Brett: Good Morning. How often do you come across "Non-traditional" letters of recommendations? Can a letter of recommendation from a peer be viewed as positive if it provides a unique perspective of the applicant?

Kurt: Brett, we see a good amount of non-traditional recommendations, but they should give us a deeper perspective of who you are and what you can contribute to a business school program. Providing us a recommendation from a friend can be a nice piece of information but it needs to go beyond the superficial.

zac: How does GSB Dept of Admissions measure their success as it pertains to the selection process? How do you know you selected the candidates that "fit"?

Rose: Admissions is much more of an art than a science. We work to craft a very diverse class (broadly including industries, functions, citizenship, gender, etc.). Our success is typically measured when the students come to campus and begin the program. Our faculty, administrators and corporate recruiters give us constant feedback.

abhishekg: Is there an advantage to applying in Round 1 with respect to financial aid?

Joanne: The GSB does not offer traditional financial aid; scholarships and fellowships are selected here in admissions, and financial aid will work with students to secure any needed funds in the form of loans. There are some scholarship and fellowships that will not be available in Round 3, but loans are available to every enrolled student, regardless of round.

vikchad: I saw a question asked about the younger applicant pool, is there any statistics on the number of admitted students with 9-10 years of experience

Rose: I mentioned this a bit earlier. While the age range is 22-38, there is a definite bell curve effect between 26-30. There is a good number of students in the 30-38 range but it trails down.

Ashwini: Martina- Can you please tell me how is student life out there at GSB?

Martina: Hi Ashwini, just like our flexible curriculum, student live varies widely. I spend time on campus with classes on Thursdays and Fridays. Monday, Tuesday and Wednesday if I don't have any group meetings on campus, I usually go to the Gleacher Center or a coffee shop with some friends. We have many informal get together - dinner and outings almost every day of the week - so in the end it's up to you how and how intense you would like to participate. Weekends are busy with birthdays, dinners and brunches get togethers.

jacksprat: Is the application growth mainly international or is it also coming from U.S. based applicants?

Rose: Both. Our domestic applicant pool grew at a greater rate than our international pool in round 1.

Wazee: How do you assess past undergraduate GPAs averaged at 5.0

Joanne: You are encouraged to submit your GPA and grades as they were given to you. While your question isn't entirely clear, bear in mind that we see GPAs on all kinds of scales, and have learned how to assess a candidate's success based on the GPA scale and transcripts provided. Please leave them as they are when you apply; do not try to convert them to a 4.0 scale!

Jo: Hi...I wanted to understand that will the admissions committee be in a position to share as to the weakness in an application and the reason for admission denial? I would love to receive fedback incase i don't make it, and probably make efforts in that direction, for my re-application to be stronger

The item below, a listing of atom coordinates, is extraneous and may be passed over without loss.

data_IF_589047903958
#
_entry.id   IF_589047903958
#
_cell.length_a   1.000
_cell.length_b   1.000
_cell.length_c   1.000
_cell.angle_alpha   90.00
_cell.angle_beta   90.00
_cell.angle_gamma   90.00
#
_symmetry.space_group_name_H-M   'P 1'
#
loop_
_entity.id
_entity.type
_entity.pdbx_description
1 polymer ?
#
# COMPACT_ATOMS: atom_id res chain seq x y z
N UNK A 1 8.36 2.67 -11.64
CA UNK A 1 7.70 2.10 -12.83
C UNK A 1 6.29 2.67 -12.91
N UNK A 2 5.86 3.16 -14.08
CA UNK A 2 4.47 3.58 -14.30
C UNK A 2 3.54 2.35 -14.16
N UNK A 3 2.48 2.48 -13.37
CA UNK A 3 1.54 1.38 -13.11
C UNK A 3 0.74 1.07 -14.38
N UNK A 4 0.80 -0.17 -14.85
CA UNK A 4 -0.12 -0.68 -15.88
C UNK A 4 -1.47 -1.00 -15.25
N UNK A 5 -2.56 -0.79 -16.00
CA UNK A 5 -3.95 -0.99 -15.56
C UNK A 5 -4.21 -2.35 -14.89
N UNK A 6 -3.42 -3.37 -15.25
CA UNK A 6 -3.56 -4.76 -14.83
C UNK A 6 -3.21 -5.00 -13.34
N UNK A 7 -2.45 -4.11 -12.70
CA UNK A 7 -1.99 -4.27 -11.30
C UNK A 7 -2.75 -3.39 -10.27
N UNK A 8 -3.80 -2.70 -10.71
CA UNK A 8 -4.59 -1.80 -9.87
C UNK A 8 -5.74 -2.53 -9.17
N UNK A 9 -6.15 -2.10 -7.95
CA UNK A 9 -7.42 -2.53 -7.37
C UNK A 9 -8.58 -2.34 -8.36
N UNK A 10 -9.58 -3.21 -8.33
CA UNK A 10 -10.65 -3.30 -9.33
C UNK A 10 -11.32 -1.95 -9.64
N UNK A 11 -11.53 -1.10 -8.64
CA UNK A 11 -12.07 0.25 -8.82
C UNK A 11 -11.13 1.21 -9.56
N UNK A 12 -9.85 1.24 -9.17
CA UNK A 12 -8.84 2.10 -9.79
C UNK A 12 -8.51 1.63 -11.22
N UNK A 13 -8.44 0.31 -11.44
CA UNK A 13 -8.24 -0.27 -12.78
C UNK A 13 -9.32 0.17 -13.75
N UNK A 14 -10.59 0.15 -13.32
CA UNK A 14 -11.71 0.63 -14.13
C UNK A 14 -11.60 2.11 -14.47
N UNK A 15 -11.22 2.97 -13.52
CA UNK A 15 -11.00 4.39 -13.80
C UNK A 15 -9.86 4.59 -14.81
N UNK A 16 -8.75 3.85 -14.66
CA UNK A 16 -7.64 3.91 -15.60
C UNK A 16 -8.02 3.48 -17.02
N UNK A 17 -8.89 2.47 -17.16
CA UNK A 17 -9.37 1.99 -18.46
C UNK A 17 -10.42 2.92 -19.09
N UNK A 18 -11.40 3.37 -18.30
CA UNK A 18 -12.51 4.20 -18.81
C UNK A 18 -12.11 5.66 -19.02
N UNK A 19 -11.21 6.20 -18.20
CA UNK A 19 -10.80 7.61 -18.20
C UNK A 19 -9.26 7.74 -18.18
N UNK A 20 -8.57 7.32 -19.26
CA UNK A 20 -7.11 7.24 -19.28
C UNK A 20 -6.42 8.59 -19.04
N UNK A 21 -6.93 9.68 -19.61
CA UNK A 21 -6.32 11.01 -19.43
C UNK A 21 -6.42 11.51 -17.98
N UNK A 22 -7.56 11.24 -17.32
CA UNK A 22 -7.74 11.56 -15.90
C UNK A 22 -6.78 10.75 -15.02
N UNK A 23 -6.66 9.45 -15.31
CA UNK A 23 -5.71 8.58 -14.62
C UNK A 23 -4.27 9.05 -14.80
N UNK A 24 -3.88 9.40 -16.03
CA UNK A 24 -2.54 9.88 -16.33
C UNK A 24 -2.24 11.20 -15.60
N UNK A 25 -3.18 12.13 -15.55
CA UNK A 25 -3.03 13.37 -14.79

Kurt: Jo, unfortunately we will not be giving deny feedback to applicants. We hope that our transparent approach to admissions overall will help reapplicants address weaknesses they had in their application.

pw: Hi, I'm interested in switching careers from Engineering to Equities Research and know that many people do the MBA for a Career switch. As such, could you please expand on the Career Services available that help students with career switches?

Saurabh: Well, the Career Services provides a multitude of ways to prepare for the switch. For example, there are career-specific mock interviews arranged by career services and conducted by second years. A candidate's performance is recorded and then played back to evaluate not just the content, but also the communication style and body language. The career services office also arranges conversations with alum in the field, and there are career advisors to help you tackle a tricky issue or situation. In summary, there is more help than you'll ever need!

Daniel_1: Hi. Do you have any advise for phone interviews as compared to others?

Joanne: Hi, no specific advice other than one I learned at a conference recently - stand up when you talk! It'll help - I don't know why exactly, but it works!

Hetal_1: Being an international student , will the summer internships with the companies be of a hindrandce as i have known that working in the states with the student visa will be difficult !

Saurabh: Most big firms are quite comfortable and accustomed to the visa process. Moreover, you don't need a working visa for a summer internship - so it's not really an issue.

vugs: what are the key differences between the executive and Full time MBA? Will employers discriminate based on the type of MBA?

Rose: At the GSB, the programs are exactly the same in terms of academics (faculty and courses). The difference really comes down to the quality and experience of your peers. At the GSB, firms all recognize the program as being equal to the full-time MBA Program. Which is not necessarily the case at other institutions.

Ikram: Hello there. Martina, I had a followup question to your response - Coming from a finance background, how has you found the GSB program helpful to you? Could you give me a few examples